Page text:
In his first start, Syndergaard’s heaters ranged between 91-93 mph, sparking questions about whether he could return to the level of his early career. But as the Spring Training schedule has worn on, it seems as if the attention has shifted away from Syndergaard’s velocity and towards the rest of his skill set.
For the Dodgers’ coaching staff, that’s a testament to the right-hander's level of focus since arriving at Camelback Ranch.
“I think the biggest takeaway initially is his command of the baseball,” manager Dave Roberts said before the Dodgers’ 5-2 loss to the Cubs on Saturday. “[Before] I didn’t appreciate the command that Noah has with the fastball, the change, and the breaking ball. He’s a very tireless worker. All that stuff, the velocity, the stuff is going to show with the results. I feel confident with that.”
Syndergaard worked efficiently against Chicago, inducing plenty of soft contact. He struck out four and walked none in 4 1/3 innings while only giving up one run on a Yan Gomes solo homer.
Syndergaard’s first pitch on Saturday was 94 mph -- a tick up from his max velocity of 93 mph in his previous start -- and his fastball stayed within the 91-94 mph range throughout the day. During the start, Syndergaard said that he was looking back towards the radar gun on the scoreboard, not out of concern, but just as a way to understand where his stuff is at.
After his outing, Syndergaard noted that he felt much more secure with where he’s at compared to this time last year.
“Yeah, I think as far as confidence to be able to get hitters out with any pitch at a given time, trusting the conviction of every pitch,” said Syndergaard. “The stuff isn’t where it was in the past, but my conviction and competitive nature has skyrocketed more than it was before.”
After three Cactus League appearances, the 30-year-old Texas native has given up just four hits and one run, striking out eight while walking none. And as the Dodgers reach the portion of Spring Training when their pitchers are stretching out the length of their outings, Syndergaard is beginning to settle into a groove.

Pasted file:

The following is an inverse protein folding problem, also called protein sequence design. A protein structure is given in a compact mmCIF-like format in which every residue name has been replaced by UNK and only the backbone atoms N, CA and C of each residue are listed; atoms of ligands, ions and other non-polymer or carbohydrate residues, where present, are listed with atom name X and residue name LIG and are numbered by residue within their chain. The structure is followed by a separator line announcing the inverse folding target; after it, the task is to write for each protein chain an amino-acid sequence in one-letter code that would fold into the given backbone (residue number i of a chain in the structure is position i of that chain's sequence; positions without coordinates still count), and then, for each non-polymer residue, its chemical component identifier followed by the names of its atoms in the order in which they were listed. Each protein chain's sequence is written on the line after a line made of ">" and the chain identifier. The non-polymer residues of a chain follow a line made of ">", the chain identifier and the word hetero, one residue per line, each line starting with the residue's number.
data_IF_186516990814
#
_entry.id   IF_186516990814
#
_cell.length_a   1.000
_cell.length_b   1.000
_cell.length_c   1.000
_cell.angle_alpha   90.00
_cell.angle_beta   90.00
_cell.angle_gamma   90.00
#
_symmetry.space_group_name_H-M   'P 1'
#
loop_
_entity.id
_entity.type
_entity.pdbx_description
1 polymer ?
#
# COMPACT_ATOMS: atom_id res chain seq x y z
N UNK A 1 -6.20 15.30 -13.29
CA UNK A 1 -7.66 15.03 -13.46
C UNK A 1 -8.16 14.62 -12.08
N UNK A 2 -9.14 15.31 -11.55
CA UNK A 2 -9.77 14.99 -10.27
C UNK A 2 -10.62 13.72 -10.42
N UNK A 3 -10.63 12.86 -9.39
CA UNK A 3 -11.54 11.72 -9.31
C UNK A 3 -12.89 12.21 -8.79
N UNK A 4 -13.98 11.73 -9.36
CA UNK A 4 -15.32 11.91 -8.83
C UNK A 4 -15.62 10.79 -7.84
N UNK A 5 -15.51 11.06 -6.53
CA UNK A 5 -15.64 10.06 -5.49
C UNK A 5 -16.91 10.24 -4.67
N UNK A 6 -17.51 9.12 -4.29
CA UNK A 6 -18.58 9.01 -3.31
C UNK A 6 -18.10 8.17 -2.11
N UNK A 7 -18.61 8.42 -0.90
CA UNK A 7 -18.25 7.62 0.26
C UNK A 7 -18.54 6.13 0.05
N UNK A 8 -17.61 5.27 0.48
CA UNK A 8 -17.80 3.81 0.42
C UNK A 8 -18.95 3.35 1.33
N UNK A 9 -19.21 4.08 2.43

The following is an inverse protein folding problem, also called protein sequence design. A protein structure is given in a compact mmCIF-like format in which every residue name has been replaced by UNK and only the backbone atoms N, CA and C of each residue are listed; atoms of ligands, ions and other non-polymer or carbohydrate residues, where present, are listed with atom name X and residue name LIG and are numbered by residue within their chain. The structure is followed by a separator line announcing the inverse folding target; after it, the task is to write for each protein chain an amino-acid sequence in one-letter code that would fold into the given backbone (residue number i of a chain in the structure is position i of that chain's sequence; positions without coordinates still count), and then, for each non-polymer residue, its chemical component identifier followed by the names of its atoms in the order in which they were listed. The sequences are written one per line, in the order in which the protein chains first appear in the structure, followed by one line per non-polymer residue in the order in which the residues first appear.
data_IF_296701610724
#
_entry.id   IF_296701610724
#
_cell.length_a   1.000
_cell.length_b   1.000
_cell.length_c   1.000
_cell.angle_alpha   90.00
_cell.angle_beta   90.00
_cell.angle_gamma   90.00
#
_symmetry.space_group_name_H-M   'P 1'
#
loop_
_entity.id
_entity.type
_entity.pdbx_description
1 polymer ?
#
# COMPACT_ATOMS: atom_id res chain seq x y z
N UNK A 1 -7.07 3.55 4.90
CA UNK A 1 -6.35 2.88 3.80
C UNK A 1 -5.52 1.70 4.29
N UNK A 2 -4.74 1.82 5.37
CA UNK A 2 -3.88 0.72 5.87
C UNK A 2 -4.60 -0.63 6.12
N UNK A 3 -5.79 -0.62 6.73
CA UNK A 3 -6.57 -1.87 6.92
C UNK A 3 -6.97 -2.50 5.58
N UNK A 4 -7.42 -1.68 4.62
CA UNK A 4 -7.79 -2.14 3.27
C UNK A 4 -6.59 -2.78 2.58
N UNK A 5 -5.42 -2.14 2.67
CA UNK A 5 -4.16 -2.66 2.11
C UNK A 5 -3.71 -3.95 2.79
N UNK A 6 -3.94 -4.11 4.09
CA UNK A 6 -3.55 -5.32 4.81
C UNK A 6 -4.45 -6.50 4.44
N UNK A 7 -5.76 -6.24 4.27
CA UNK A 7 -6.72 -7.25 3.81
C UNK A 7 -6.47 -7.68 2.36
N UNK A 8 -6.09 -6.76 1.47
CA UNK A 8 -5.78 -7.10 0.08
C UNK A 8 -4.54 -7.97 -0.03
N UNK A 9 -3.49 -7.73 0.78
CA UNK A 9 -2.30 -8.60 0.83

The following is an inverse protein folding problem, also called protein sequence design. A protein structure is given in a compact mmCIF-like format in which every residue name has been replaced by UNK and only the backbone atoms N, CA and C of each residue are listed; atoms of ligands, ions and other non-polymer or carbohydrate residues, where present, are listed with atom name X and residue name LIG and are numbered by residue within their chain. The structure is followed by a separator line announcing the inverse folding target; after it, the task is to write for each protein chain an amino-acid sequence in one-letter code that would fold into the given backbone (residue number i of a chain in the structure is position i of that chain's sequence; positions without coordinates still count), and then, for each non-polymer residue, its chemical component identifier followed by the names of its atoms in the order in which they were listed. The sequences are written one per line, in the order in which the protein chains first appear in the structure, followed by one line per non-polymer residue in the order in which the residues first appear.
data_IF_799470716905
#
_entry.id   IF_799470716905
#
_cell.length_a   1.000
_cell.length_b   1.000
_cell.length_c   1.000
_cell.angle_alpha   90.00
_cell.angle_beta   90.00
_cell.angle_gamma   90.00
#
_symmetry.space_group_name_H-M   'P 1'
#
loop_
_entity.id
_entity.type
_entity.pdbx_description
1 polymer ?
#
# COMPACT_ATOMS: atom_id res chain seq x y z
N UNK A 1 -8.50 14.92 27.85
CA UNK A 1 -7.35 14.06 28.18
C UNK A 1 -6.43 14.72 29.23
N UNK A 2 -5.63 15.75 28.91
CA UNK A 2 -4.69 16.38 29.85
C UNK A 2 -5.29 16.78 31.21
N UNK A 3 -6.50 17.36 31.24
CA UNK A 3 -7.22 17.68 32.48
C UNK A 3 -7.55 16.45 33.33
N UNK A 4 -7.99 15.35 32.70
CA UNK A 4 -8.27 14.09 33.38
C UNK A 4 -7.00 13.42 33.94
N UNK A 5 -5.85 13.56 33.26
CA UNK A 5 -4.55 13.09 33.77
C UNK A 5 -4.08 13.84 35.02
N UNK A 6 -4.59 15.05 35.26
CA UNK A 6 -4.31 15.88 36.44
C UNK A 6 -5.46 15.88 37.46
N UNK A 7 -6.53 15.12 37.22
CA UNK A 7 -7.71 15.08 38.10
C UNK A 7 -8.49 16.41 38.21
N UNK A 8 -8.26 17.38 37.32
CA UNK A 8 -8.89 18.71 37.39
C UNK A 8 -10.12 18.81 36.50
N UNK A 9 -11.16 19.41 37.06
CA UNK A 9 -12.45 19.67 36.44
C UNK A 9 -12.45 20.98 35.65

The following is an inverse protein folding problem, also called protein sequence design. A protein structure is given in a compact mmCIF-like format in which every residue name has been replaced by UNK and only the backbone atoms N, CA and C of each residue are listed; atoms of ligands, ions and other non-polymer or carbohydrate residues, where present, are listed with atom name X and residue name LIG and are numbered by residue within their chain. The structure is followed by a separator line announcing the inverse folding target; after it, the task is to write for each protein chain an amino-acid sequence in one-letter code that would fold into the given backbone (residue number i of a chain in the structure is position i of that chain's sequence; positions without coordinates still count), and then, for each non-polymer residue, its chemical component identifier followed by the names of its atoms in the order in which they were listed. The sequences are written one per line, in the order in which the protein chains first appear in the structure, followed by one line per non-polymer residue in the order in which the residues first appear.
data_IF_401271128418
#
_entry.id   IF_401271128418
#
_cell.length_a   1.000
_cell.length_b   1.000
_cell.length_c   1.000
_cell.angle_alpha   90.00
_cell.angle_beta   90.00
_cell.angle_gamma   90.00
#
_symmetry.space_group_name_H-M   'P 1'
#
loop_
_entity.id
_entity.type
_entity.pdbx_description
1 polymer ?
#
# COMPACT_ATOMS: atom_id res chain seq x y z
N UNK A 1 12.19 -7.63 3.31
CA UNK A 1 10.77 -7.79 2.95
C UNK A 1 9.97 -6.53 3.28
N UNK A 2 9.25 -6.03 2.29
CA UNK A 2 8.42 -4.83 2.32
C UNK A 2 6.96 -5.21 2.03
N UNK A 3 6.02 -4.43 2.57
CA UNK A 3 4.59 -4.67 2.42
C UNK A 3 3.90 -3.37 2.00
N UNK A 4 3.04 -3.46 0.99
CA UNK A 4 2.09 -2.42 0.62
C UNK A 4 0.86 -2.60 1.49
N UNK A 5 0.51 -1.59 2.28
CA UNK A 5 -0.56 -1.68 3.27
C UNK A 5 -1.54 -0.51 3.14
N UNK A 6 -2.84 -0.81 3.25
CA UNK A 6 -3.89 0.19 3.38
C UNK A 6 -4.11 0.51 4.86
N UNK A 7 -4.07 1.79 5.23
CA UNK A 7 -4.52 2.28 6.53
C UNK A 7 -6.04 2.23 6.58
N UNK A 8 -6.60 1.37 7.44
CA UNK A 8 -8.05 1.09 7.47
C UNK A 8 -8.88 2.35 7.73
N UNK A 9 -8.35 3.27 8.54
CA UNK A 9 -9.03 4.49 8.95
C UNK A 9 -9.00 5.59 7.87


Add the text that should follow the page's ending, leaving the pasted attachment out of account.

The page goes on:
“I think it’s starting to get 1 percent better, just continue that trend,” he said. “Going out there and competing, my stuff is playing well right now. I just want to focus on getting 1 percent better every time I touch a baseball, and every time I get on the field to compete, then I think we’re going to be in a really good situation for the beginning of the season.”
The Dodgers feel as though Syndergaard will be able to improve from last season, when he posted a 3.94 ERA with the Angels and Phillies. That belief stems from his attention to detail in workouts and bullpen. Each morning, Syndergaard can be seen discussing the details of his delivery with pitching coaches Mark Prior and Connor McGuiness, game planning his outings with bench coach Danny Lehmann, ensuring that he homes in on repeatability and consistency.
“His work ethic and determination to tap into that guy he was before is pretty remarkable to witness,” said McGuiness. “But I think one thing we’re trying to get him to recognize is that the current version of himself is pretty dang good, with that ability to pound the zone. He’s got six pitches that he can put wherever he wants, with movement.”
The overarching belief is that Syndergaard’s velocity will see a gradual uptick as his outings continue. But regardless of what the number on the screen says, he feels as though he’s in a good spot and just wants to keep that trend going.
“I think towards the end, I was able to go on autopilot,” said Syndergaard. “As many of us know, being internal on the mound has been my Achilles' heel my whole career. It’s encouraging … just focusing on the external results and getting the hitters out.”